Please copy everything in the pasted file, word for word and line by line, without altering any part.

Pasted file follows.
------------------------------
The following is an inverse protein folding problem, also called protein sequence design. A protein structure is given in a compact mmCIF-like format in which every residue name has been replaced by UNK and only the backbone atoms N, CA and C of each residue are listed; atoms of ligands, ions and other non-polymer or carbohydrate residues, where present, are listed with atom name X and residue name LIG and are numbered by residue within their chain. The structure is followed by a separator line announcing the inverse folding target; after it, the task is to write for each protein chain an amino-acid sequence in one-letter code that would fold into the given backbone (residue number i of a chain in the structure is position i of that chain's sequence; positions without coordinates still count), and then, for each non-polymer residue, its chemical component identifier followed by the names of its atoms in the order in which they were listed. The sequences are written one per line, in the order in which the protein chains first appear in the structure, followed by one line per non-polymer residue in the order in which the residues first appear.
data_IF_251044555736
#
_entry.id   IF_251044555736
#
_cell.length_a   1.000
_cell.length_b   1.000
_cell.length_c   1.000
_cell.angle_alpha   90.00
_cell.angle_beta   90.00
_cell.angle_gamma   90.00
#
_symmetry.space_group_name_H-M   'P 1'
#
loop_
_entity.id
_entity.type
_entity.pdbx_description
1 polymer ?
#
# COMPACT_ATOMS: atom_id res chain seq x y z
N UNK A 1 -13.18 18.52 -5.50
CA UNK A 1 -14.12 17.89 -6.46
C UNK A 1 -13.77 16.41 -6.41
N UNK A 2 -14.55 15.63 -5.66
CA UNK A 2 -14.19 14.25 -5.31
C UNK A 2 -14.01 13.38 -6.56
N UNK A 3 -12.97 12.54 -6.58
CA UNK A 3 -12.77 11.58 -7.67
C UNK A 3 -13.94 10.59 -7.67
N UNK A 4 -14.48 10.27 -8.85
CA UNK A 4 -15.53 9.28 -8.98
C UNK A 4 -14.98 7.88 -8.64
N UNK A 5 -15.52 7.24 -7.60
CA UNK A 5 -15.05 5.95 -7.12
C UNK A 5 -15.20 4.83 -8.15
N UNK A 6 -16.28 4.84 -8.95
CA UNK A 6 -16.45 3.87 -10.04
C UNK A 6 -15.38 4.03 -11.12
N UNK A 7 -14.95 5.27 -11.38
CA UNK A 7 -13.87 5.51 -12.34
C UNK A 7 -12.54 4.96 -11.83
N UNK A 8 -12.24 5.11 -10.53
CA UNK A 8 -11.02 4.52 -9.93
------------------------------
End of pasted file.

The following is an inverse protein folding problem, also called protein sequence design. A protein structure is given in a compact mmCIF-like format in which every residue name has been replaced by UNK and only the backbone atoms N, CA and C of each residue are listed; atoms of ligands, ions and other non-polymer or carbohydrate residues, where present, are listed with atom name X and residue name LIG and are numbered by residue within their chain. The structure is followed by a separator line announcing the inverse folding target; after it, the task is to write for each protein chain an amino-acid sequence in one-letter code that would fold into the given backbone (residue number i of a chain in the structure is position i of that chain's sequence; positions without coordinates still count), and then, for each non-polymer residue, its chemical component identifier followed by the names of its atoms in the order in which they were listed. The sequences are written one per line, in the order in which the protein chains first appear in the structure, followed by one line per non-polymer residue in the order in which the residues first appear.
data_IF_251044555736
#
_entry.id   IF_251044555736
#
_cell.length_a   1.000
_cell.length_b   1.000
_cell.length_c   1.000
_cell.angle_alpha   90.00
_cell.angle_beta   90.00
_cell.angle_gamma   90.00
#
_symmetry.space_group_name_H-M   'P 1'
#
loop_
_entity.id
_entity.type
_entity.pdbx_description
1 polymer ?
#
# COMPACT_ATOMS: atom_id res chain seq x y z
N UNK A 1 -13.18 18.52 -5.50
CA UNK A 1 -14.12 17.89 -6.46
C UNK A 1 -13.77 16.41 -6.41
N UNK A 2 -14.55 15.63 -5.66
CA UNK A 2 -14.19 14.25 -5.31
C UNK A 2 -14.01 13.38 -6.56
N UNK A 3 -12.97 12.54 -6.58
CA UNK A 3 -12.77 11.58 -7.67
C UNK A 3 -13.94 10.59 -7.67
N UNK A 4 -14.48 10.27 -8.85
CA UNK A 4 -15.53 9.28 -8.98
C UNK A 4 -14.98 7.88 -8.64
N UNK A 5 -15.52 7.24 -7.60
CA UNK A 5 -15.05 5.95 -7.12
C UNK A 5 -15.20 4.83 -8.15
N UNK A 6 -16.28 4.84 -8.95
CA UNK A 6 -16.45 3.87 -10.04
C UNK A 6 -15.38 4.03 -11.12
N UNK A 7 -14.95 5.27 -11.38
CA UNK A 7 -13.87 5.51 -12.34
C UNK A 7 -12.54 4.96 -11.83
N UNK A 8 -12.24 5.11 -10.53
CA UNK A 8 -11.02 4.52 -9.93